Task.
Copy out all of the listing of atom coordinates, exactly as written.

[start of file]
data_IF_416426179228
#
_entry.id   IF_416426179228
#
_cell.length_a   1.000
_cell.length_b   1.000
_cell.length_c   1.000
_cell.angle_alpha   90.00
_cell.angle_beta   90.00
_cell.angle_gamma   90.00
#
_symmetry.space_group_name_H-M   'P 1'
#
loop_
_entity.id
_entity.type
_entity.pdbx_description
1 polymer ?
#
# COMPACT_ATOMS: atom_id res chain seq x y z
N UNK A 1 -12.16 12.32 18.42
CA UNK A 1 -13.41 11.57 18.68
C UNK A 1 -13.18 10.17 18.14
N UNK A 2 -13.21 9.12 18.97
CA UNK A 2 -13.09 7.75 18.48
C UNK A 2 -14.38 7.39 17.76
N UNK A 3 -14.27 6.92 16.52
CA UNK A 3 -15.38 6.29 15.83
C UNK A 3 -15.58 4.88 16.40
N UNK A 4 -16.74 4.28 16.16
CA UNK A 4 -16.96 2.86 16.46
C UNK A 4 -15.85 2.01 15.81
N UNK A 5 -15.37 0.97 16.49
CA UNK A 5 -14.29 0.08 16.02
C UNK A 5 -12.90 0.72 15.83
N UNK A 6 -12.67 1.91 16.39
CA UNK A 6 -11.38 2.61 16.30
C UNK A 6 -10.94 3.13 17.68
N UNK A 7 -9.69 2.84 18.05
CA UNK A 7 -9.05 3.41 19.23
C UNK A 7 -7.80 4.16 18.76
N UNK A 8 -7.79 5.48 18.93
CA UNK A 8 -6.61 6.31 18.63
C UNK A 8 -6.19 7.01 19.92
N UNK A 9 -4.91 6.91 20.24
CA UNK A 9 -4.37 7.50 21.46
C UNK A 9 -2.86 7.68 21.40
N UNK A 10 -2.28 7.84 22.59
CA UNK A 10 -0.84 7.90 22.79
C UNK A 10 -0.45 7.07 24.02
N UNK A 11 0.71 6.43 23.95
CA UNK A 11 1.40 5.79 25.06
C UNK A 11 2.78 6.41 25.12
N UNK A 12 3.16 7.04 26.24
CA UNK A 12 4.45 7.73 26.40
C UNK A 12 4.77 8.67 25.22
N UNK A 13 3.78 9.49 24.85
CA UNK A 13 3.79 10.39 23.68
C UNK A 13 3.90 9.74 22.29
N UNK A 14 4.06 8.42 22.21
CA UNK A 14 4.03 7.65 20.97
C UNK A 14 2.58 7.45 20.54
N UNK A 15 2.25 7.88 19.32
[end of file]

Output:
data_IF_416426179228
#
_entry.id   IF_416426179228
#
_cell.length_a   1.000
_cell.length_b   1.000
_cell.length_c   1.000
_cell.angle_alpha   90.00
_cell.angle_beta   90.00
_cell.angle_gamma   90.00
#
_symmetry.space_group_name_H-M   'P 1'
#
loop_
_entity.id
_entity.type
_entity.pdbx_description
1 polymer ?
#
# COMPACT_ATOMS: atom_id res chain seq x y z
N UNK A 1 -12.16 12.32 18.42
CA UNK A 1 -13.41 11.57 18.68
C UNK A 1 -13.18 10.17 18.14
N UNK A 2 -13.21 9.12 18.97
CA UNK A 2 -13.09 7.75 18.48
C UNK A 2 -14.38 7.39 17.76
N UNK A 3 -14.27 6.92 16.52
CA UNK A 3 -15.38 6.29 15.83
C UNK A 3 -15.58 4.88 16.40
N UNK A 4 -16.74 4.28 16.16
CA UNK A 4 -16.96 2.86 16.46
C UNK A 4 -15.85 2.01 15.81
N UNK A 5 -15.37 0.97 16.49
CA UNK A 5 -14.29 0.08 16.02
C UNK A 5 -12.90 0.72 15.83
N UNK A 6 -12.67 1.91 16.39
CA UNK A 6 -11.38 2.61 16.30
C UNK A 6 -10.94 3.13 17.68
N UNK A 7 -9.69 2.84 18.05
CA UNK A 7 -9.05 3.41 19.23
C UNK A 7 -7.80 4.16 18.76
N UNK A 8 -7.79 5.48 18.93
CA UNK A 8 -6.61 6.31 18.63
C UNK A 8 -6.19 7.01 19.92
N UNK A 9 -4.91 6.91 20.24
CA UNK A 9 -4.37 7.50 21.46
C UNK A 9 -2.86 7.68 21.40
N UNK A 10 -2.28 7.84 22.59
CA UNK A 10 -0.84 7.90 22.79
C UNK A 10 -0.45 7.07 24.02
N UNK A 11 0.71 6.43 23.95
CA UNK A 11 1.40 5.79 25.06
C UNK A 11 2.78 6.41 25.12
N UNK A 12 3.16 7.04 26.24
CA UNK A 12 4.45 7.73 26.40
C UNK A 12 4.77 8.67 25.22
N UNK A 13 3.78 9.49 24.85
CA UNK A 13 3.79 10.39 23.68
C UNK A 13 3.90 9.74 22.29
N UNK A 14 4.06 8.42 22.21
CA UNK A 14 4.03 7.65 20.97
C UNK A 14 2.58 7.45 20.54
N UNK A 15 2.25 7.88 19.32